Architect Andy Osterlund owns Osterlund Architects, based in Raleigh, North Carolina, and Superior, Wisconsin. Following his graduation from Ben Lippen, Andy attended Virginia Tech and graduated with a degree in architecture. He opened Osterlund Architects in 2008. His wife, Kristen, and their son, August, live in a house they designed just a few minutes outside downtown Raleigh. They have a senior cat, Alvar, and a guinea pig, Hibiscus.
When did you decide to pursue a career in architecture? I wanted to be an architect as a kid, growing up around the hand-crafted industrial cities in the North. After college, I worked for several other firms in Raleigh until getting licensed and opening our office downtown.
What are some of the biggest changes you have seen in your tenure as a business owner? We used to print a lot more paper. Now we almost never do! Our software changed from 2D to 3D. We’ve watched the city of Raleigh grow around us, and we love to be part of that. The pandemic and the justice riots over the last two years created the biggest changes to our industry and our ways of thinking, entirely changing the way we consider our neighbors and the spaces we design, as well as our whole creative process. All these changes are positive and hopeful, and I wonder what the city will look like tomorrow.
How large is your staff? My wife and I are both licensed architects and are the principals in the firm. Our Director of Interior Design, Ashley, has been with us since we started the firm. We have two project managers and three junior design staff. Our office manager, Jordan, keeps it all running smoothly, including the bookkeeping and our published marketing. We have had two design staff members from Ben Lippen! One is still here as an experienced project manager, and the other left a couple of years ago for the West Coast. Our accountant, Tony Perricelli, who is now a Ben Lippen parent, was our class president and one of my best friends; he’s been advising our business since we started.
What is the biggest challenge of running your own business? The hardest part of owning a business is money. Cashflow is like the weather- floods and droughts- and that always reminds us to pray for our daily bread. Good office processes help us treat our clients and our partners fairly, even when we’d much rather pour ourselves into the creative work that we love.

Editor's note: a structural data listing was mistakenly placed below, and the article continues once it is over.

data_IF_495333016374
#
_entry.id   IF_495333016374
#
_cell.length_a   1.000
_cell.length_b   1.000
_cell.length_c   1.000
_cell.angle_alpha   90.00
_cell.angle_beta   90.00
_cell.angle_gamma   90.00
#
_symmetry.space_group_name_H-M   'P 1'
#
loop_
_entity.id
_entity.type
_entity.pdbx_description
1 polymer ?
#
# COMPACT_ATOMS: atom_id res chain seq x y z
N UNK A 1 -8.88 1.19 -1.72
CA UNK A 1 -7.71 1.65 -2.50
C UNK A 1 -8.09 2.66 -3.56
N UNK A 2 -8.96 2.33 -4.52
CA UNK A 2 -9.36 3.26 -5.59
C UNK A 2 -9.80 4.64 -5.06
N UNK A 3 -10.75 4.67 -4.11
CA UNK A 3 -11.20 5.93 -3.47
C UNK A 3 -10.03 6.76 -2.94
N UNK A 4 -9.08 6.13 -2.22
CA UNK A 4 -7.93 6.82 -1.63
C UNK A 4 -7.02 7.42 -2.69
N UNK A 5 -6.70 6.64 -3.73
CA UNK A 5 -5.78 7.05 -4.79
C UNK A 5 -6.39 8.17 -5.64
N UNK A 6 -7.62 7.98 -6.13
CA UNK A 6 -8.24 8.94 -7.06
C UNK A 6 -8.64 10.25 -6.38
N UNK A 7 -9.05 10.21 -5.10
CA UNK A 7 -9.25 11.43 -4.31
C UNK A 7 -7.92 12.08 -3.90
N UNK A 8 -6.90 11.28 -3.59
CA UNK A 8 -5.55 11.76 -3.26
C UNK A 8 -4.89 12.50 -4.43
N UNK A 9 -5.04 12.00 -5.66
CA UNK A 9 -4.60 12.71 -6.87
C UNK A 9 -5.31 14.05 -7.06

What is the best part of your job? I love drawing with our clients and staff, turning words and ideas into places that we can all imagine. When drawings become buildings, it’s a miracle that you can touch and inhabit. All the challenges that go from creating an idea to creating built work and all the people that have to agree on the same goal…it’s breathtaking. And, I love seeing our clients move in, putting their art on the walls and doing their business in the space we created together.
What is your advice for someone interested in starting their own business? Get lots of advice and make decisions constantly. Pray all the time! I once told someone that I didn’t know what I should do. Their answer was, “I think you know what to do, you just don’t know what will happen!” Get a lawyer and an accountant. Walk in faith, plan to be surprised, don’t stare over the edge of the cliff too long, pay your bills, pay your taxes, use good contracts, and be yourself when you meet people.
Can you recall some of your favorite Ben Lippen memories? I have lots of good memories from Ben Lippen! The president song from AP History, talking about religion while washing dishes in the dish pit, discovering Camus in AP English, and hearing Mr. Hathaway break into a heartfelt aside about how God designed Calculus into all of creation are some of my best memories. Other fun memories are of listening to Alan’s GNR tapes on the drive to school and debating deeply with Scott about whether to attend the U2 concert in good conscience. He went and I didn’t, but he brought me back a t-shirt.